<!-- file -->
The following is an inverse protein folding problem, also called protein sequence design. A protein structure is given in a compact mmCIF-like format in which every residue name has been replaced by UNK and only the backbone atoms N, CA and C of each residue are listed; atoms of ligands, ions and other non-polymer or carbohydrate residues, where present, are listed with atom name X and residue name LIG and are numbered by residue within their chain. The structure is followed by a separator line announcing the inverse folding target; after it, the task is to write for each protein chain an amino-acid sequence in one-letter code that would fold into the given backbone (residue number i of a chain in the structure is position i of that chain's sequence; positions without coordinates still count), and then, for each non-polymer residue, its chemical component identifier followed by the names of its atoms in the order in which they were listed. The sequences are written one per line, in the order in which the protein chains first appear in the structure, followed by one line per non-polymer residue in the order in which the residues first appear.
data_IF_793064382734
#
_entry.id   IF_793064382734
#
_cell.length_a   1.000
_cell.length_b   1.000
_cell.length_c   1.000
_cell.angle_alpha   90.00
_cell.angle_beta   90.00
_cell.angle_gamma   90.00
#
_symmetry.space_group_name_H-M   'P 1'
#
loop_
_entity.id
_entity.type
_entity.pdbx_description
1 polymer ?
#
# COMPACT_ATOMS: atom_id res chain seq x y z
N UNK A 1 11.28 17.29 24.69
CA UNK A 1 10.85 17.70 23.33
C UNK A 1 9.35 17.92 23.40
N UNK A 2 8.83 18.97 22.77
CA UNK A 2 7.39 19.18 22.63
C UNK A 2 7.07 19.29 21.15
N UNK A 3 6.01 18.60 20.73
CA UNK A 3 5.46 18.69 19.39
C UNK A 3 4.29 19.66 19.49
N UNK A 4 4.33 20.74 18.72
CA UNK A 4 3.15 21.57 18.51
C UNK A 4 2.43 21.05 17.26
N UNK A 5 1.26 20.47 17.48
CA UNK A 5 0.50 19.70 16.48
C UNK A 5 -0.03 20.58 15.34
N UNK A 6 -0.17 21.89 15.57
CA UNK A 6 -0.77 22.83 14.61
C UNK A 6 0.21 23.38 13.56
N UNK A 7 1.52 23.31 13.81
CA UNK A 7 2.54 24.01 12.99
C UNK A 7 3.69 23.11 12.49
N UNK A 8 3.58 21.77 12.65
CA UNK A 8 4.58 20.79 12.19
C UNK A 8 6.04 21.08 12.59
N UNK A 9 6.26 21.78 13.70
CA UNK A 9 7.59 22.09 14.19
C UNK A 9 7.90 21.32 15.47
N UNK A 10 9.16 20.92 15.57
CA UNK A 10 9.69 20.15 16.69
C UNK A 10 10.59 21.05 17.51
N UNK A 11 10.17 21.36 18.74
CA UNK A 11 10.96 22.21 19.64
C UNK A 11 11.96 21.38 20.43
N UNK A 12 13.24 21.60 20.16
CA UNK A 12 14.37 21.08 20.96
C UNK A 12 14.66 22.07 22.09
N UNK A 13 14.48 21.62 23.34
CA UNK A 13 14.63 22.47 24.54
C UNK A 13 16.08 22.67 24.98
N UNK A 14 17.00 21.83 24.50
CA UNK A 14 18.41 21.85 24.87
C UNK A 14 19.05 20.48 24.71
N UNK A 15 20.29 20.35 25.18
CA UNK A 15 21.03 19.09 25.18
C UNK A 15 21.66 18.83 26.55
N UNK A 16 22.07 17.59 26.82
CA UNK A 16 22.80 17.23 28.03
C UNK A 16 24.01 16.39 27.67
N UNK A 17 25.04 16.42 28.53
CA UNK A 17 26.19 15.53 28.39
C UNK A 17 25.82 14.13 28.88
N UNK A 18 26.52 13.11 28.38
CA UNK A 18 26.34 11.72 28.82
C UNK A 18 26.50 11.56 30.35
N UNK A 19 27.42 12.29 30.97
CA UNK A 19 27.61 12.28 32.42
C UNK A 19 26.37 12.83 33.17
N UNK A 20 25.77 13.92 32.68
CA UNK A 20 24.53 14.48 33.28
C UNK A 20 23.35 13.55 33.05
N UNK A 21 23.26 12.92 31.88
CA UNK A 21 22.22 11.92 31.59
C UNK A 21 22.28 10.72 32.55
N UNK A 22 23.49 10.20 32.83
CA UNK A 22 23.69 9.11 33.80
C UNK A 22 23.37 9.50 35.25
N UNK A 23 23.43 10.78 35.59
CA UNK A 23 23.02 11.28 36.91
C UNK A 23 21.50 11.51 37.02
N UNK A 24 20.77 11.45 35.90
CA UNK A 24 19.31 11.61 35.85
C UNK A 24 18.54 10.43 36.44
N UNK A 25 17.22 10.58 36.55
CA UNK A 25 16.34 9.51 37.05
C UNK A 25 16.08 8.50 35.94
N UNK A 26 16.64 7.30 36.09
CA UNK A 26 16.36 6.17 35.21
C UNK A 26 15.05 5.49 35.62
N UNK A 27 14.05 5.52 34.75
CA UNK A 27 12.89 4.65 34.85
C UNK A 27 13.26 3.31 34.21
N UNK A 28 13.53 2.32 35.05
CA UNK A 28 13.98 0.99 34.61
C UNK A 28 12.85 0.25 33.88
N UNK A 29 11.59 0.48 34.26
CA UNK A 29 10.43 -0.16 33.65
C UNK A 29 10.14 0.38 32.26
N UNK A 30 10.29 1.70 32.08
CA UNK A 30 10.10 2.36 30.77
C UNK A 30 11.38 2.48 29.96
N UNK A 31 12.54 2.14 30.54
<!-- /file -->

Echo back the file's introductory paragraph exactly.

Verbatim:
The following is an inverse protein folding problem, also called protein sequence design. A protein structure is given in a compact mmCIF-like format in which every residue name has been replaced by UNK and only the backbone atoms N, CA and C of each residue are listed; atoms of ligands, ions and other non-polymer or carbohydrate residues, where present, are listed with atom name X and residue name LIG and are numbered by residue within their chain. The structure is followed by a separator line announcing the inverse folding target; after it, the task is to write for each protein chain an amino-acid sequence in one-letter code that would fold into the given backbone (residue number i of a chain in the structure is position i of that chain's sequence; positions without coordinates still count), and then, for each non-polymer residue, its chemical component identifier followed by the names of its atoms in the order in which they were listed. The sequences are written one per line, in the order in which the protein chains first appear in the structure, followed by one line per non-polymer residue in the order in which the residues first appear.